The recent debate surrounding the American Board of Medical Specialties (ABMS) Maintenance of Certification (MOC) program is a microcosm for a transformation in medical practice that is long overdue. The profession of medicine is going through a fundamental shift from a traditional craft-based practice to a more sophisticated, data-driven profession-based practice. The solo-based practice is dying. As the ABMS program suggests, the awareness and acceptance of this shift is already occurring at the national medical board level, but it is not happening as quickly at the individual physician level. It is time for all clinicians to consider a new, more effective and more empowering approach to clinical care.
Let’s take a look at the details. As you may know, the MOC program consists of six Core Competencies for Quality Patient Care that physicians must demonstrate to maintain certification. These competencies are over and above the traditional board certification requirements. The core competencies are professionalism, patient care, medical knowledge, practiced-based learning and improvement, interpersonal and communication skills and systems-based practice. Descriptions of each competency can be found here. In addition to being a new requirement, the program encourages a new style of practice for physicians.
The MOC program has generated considerable friction, especially among physicians, some of whom argue that the requirements place an additional burden on their increasingly burdensome work experience. Others have joined the program and are fulfilling its requirements. As of May 2014, 150,000 physicians were enrolled in the program, but tens of thousands have also signed protest petitions.
As the debate over the value of MOC illustrates, transformational journeys are difficult. Those who believe it ought to be easy can often end up confused and frustrated. Those who embrace it, despite some painful realities, find opportunity. The friction of change, the challenges we encounter in life, the ebb and flow of the unexpected, work together to help us see the future and our role in it. Friction can wear us down or help us to see a powerful new reality.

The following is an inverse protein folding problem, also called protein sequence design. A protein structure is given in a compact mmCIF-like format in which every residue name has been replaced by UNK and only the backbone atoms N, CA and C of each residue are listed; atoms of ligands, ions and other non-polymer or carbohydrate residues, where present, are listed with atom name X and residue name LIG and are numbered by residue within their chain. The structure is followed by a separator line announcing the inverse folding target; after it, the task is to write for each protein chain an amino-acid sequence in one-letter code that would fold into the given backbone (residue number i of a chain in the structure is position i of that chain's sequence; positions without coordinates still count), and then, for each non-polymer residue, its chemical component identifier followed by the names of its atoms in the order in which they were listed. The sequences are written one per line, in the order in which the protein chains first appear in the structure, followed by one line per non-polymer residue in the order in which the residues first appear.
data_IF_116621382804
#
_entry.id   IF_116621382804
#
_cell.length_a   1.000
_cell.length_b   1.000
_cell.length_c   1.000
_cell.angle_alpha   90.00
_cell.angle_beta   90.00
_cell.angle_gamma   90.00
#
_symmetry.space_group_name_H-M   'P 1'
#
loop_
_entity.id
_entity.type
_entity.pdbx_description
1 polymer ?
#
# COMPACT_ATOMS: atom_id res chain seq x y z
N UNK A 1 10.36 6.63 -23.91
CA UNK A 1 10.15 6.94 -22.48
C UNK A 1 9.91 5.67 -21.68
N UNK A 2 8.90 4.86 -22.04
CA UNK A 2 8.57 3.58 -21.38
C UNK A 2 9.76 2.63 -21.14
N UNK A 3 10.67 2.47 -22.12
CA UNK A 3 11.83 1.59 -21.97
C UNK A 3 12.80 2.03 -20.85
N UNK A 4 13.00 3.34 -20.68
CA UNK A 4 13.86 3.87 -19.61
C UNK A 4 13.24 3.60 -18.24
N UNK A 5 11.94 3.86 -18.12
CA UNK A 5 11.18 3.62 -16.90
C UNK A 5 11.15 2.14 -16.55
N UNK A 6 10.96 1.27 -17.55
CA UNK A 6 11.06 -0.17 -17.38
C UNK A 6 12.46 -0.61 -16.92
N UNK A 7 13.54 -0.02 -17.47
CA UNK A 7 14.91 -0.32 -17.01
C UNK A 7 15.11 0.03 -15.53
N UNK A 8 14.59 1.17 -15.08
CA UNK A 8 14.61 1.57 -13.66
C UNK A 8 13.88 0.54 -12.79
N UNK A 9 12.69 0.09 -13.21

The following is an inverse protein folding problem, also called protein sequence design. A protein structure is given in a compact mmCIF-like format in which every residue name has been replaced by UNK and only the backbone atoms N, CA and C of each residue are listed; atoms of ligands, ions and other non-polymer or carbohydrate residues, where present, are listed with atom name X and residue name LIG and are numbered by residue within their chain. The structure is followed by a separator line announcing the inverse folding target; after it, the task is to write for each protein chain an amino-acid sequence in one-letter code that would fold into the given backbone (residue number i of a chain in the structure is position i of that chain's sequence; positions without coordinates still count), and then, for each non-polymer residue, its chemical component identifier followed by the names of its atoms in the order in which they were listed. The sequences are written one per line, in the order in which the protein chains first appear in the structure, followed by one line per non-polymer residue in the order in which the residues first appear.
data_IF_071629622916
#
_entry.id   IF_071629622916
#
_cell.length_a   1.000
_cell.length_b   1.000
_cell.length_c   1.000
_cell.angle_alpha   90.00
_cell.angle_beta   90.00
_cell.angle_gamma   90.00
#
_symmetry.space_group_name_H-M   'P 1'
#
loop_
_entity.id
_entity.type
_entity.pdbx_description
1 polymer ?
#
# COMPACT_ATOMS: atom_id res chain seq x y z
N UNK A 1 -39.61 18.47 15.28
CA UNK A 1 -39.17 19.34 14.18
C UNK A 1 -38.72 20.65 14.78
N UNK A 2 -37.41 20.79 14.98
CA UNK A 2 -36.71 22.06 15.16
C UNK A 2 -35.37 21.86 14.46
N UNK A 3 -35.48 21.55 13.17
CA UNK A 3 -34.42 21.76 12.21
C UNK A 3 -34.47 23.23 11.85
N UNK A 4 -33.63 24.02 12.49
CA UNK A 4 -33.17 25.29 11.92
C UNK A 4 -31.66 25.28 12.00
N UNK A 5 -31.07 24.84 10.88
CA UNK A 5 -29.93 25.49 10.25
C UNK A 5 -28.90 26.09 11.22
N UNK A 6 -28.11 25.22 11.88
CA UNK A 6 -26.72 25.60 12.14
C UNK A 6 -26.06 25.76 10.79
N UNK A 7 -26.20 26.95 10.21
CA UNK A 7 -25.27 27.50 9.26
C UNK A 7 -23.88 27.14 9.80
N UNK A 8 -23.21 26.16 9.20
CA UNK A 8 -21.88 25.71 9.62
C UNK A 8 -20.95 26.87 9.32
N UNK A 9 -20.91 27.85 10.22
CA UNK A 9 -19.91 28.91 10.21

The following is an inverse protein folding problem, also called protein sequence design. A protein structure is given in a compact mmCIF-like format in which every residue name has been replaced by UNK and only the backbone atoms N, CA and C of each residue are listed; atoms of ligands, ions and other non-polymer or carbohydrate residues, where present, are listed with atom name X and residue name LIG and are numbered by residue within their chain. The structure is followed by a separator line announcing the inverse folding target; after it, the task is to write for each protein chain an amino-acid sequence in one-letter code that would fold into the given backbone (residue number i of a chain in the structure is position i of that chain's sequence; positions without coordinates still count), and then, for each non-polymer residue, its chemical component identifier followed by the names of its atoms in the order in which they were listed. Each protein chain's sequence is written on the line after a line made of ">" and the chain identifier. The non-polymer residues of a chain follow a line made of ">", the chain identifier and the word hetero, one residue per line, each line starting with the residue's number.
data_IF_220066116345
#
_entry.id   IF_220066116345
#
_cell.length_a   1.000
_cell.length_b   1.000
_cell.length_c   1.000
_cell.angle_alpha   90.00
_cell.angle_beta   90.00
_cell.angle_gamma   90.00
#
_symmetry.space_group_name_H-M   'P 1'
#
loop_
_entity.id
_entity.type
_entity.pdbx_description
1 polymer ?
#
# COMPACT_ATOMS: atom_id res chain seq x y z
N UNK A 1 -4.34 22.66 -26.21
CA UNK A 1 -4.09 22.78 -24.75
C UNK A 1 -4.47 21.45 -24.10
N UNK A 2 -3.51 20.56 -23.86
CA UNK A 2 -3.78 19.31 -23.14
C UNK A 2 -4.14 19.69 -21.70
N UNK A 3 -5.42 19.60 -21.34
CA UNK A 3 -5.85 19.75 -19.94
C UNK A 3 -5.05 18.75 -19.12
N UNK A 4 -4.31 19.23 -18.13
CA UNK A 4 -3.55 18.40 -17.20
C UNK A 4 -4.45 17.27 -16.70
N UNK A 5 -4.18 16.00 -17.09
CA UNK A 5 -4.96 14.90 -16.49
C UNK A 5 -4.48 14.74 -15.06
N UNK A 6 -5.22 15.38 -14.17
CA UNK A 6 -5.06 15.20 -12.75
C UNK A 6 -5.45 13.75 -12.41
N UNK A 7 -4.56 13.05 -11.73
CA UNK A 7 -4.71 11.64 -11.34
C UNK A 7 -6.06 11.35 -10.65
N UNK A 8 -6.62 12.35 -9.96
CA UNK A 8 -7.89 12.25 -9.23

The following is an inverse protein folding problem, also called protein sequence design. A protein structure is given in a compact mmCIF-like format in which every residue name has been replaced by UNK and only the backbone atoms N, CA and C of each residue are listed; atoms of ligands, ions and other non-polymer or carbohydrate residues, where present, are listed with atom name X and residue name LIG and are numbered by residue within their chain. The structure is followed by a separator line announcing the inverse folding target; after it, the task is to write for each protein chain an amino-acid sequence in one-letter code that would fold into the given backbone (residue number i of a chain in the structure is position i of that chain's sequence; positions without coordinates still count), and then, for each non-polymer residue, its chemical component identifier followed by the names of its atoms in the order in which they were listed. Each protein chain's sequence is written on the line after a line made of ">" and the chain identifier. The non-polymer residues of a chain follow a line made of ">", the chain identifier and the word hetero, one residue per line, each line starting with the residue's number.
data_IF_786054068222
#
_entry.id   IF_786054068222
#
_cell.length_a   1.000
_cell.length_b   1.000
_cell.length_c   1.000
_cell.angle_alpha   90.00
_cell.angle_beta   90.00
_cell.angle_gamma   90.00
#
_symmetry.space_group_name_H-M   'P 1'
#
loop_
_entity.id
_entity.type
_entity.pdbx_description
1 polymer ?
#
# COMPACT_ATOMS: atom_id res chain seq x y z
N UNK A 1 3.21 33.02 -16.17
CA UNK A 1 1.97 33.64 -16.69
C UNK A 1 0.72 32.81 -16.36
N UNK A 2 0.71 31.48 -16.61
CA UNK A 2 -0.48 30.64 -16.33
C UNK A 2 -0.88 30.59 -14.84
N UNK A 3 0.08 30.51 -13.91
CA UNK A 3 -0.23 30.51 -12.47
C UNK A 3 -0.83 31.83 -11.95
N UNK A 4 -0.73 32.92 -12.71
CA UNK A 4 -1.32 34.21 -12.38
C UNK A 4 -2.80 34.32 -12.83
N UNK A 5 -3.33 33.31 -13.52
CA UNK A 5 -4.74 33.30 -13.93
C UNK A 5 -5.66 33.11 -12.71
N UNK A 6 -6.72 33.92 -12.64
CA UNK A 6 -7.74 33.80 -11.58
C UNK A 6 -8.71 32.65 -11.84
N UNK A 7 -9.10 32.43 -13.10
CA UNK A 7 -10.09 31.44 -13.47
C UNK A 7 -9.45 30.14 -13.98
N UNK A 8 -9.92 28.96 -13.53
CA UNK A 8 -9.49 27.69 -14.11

Regulatory requirements like the MOC program are a burden when they are layered on top of an antiquated system. The requirements are much less of a burden when the work environment allows them to be satisfied as a byproduct of work. In recognition of this reality, the ABMS has allowed 32 major health systems, including the Mayo Clinic and M.D. Anderson Cancer Center, to satisfy some MOC requirements for their physicians via their existing quality improvement projects and programs. 51 additional health organizations are applying to do the same. These organizations allow physicians to satisfy the MOC requirements as they deliver care.
Working in an improvement environment can be an exciting and energizing experience for involved clinicians because the reform debate suddenly shifts to what matters most to them and their patients — the value and outcomes of care. It also allows participating physicians to satisfy MOC requirements as a byproduct of their work. It is no longer an add-on. It is what they do. To date, the ABMS health system arrangement has produced 529 quality improvement projects and more than 3,250 physicians have received MOC Part IV credit for their participation.